We explained the situation to a friendly engineer on one of the tourist boats. He took one look at the coupling and shook his head. “The last time I saw one of these was on an old Soviet water pump in a 1960s apartment block. It failed and we couldn’t get another one.” My heart sank.
“But I did fix it with some rubber strips, and it’s still working. I’ll try to get some of that special rubber for you.”
“We’re planning to leave tomorrow morning…” I said. “Oh, I don’t think I can get it in time, not by tomorrow,” he said apologetically.
Reluctantly we decided to move on – the new crew were keen to escape the city heat and explore the islands. Besides, there was no guarantee we’d fix the coupling if we stayed. So we limited fresh water use to drinking and set off on the second leg of our trip: westwards to Havana. Knowing the scarcity of supplies in Cuba, Neal offered the marina manager some of our old alternator belts and asked if they’d like them for their boats. “For the boats?” she exclaimed. “No, no, no, I’ll take them home, my husband might finally be able to fix our washing machine!”
After checking in to Cayo Largo again we continued to Cayo Rosario, an uninhabited island with fine white sand and a sheltered anchorage through a gap in the reef. It was quite windy and although the echosounder gave some indication of the isolated coral heads below we couldn’t see them clearly due to the disturbed water. We dropped the anchor in what looked like a clear patch, but when the chain abruptly pulled tight we knew we’d hooked one. Yorkshireman Ian jumped in with a snorkel: “You’ve got to unwind the chain by circling around it clockwise,” he said pointing to its position. To our relief it worked first time and he scouted out a clear patch of sand for take two.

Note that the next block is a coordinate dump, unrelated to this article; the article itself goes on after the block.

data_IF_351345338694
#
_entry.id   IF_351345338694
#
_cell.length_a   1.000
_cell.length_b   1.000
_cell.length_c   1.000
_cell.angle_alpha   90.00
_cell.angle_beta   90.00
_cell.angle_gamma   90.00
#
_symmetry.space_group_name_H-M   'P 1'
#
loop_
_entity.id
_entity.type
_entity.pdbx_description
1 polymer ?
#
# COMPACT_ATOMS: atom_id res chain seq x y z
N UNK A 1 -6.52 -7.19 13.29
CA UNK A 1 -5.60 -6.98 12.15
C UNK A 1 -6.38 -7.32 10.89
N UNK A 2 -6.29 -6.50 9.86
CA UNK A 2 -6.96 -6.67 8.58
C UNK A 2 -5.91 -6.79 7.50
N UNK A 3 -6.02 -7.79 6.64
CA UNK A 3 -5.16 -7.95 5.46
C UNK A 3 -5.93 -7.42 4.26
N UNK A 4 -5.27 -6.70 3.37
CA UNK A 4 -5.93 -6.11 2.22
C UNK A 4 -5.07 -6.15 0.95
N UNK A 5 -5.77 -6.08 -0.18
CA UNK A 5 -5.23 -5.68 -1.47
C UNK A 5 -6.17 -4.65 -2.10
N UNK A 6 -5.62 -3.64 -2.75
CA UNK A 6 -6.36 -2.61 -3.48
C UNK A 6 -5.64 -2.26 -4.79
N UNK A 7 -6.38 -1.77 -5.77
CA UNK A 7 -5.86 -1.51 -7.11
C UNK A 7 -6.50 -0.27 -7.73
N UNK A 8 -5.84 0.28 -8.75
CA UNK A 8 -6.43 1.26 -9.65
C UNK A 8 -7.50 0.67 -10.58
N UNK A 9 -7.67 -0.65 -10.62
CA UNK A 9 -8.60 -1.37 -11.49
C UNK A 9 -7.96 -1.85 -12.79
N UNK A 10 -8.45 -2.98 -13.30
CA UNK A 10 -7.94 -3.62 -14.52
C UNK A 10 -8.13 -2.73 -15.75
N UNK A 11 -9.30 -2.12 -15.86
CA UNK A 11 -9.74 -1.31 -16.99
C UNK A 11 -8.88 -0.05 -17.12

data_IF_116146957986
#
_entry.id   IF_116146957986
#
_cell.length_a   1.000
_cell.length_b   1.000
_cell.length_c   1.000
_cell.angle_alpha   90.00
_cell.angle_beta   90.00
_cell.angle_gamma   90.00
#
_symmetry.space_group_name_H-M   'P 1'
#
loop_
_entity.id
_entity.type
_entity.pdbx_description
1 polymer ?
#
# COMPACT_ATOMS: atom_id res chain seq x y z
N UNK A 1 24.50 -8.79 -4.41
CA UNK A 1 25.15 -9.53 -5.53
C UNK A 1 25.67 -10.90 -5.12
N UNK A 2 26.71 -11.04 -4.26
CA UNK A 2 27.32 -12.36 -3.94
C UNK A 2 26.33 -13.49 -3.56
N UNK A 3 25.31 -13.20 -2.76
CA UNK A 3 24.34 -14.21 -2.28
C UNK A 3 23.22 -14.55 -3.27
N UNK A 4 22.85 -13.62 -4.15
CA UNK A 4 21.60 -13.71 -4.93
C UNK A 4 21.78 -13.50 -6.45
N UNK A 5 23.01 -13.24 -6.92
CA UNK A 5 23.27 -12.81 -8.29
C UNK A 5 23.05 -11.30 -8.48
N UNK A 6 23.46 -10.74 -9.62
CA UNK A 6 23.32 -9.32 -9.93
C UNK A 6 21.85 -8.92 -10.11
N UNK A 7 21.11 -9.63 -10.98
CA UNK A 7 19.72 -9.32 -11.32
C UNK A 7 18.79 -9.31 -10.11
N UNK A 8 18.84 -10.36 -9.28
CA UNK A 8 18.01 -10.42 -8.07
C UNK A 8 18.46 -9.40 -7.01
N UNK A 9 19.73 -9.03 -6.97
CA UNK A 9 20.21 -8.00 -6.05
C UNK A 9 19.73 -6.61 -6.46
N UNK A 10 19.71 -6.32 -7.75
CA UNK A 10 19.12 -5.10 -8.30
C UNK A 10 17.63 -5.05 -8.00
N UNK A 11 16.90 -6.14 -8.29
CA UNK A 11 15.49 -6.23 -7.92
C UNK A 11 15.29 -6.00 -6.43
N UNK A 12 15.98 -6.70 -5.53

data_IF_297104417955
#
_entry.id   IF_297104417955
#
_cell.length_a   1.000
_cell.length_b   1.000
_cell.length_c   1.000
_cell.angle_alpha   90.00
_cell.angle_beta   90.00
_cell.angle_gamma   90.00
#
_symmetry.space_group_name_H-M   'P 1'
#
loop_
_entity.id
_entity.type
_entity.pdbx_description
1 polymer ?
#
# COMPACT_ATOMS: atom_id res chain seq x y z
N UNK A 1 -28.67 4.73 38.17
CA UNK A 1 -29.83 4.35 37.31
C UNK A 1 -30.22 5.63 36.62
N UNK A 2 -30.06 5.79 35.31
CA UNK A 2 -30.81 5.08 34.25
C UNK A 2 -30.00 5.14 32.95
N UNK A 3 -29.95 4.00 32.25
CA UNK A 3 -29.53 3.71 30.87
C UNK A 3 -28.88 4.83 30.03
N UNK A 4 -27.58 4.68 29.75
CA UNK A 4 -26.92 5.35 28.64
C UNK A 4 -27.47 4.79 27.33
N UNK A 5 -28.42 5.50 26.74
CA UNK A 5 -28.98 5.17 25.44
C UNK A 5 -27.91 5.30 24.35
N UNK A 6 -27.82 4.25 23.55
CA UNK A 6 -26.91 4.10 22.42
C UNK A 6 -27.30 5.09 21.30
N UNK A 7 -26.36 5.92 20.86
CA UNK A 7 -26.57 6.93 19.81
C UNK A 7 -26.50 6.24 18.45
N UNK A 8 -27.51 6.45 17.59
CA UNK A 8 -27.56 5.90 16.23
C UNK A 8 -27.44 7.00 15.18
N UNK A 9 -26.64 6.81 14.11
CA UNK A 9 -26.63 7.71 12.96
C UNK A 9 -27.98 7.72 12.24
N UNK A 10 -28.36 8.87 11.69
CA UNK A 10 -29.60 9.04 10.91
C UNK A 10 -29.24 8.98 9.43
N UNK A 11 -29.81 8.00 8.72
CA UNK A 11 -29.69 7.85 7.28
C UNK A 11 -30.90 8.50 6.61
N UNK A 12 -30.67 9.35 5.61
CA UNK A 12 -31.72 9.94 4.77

While the crew explored ashore I thought about our predicament. We had a perfectly functioning watermaker and a perfectly functioning generator. Cubans wouldn’t wait for a supply ship; there probably wouldn’t be one. They’d find a way around the problem with what they had to hand. I ransacked the repair box, eventually bolting some webbing to the flanges, realising that the webbing needed to be taut in the direction the shaft turns in order to minimise the shock-load as it started spinning. On the third attempt it worked! The webbing withstood an hour of running and looked like it would take more. With any luck we’d have enough webbing left to replace it every few days and make it to Havana without water rationing.
We continued westwards, exploring some of the coastline we’d bypassed on the way from Mexico. We had some fantastic downwind sailing in flat water in the lee of the islands underway to the Isla de la Juventud. Despite being Cuba’s biggest island it is also one of the least explored. The ‘marina’ is really just a shallow harbour which acts as a base for a dive centre. It is 40 miles from the main town of Nuevo Gerona, but well worth the trip. We arrived on a Sunday when the town was in full party mode, with every variety of rum you could think of, a hog roast on every corner and families socialising in the streets. It was a very happy affair.
On leaving Juventud we’d hoped to visit the Cayos to the west before rounding Cabo de San Antonio and heading up to Havana. Unfortunately it was too windy and with no all-weather anchorages we pulled in to Maria La Gorda instead. The bottom was irregular and we were relieved to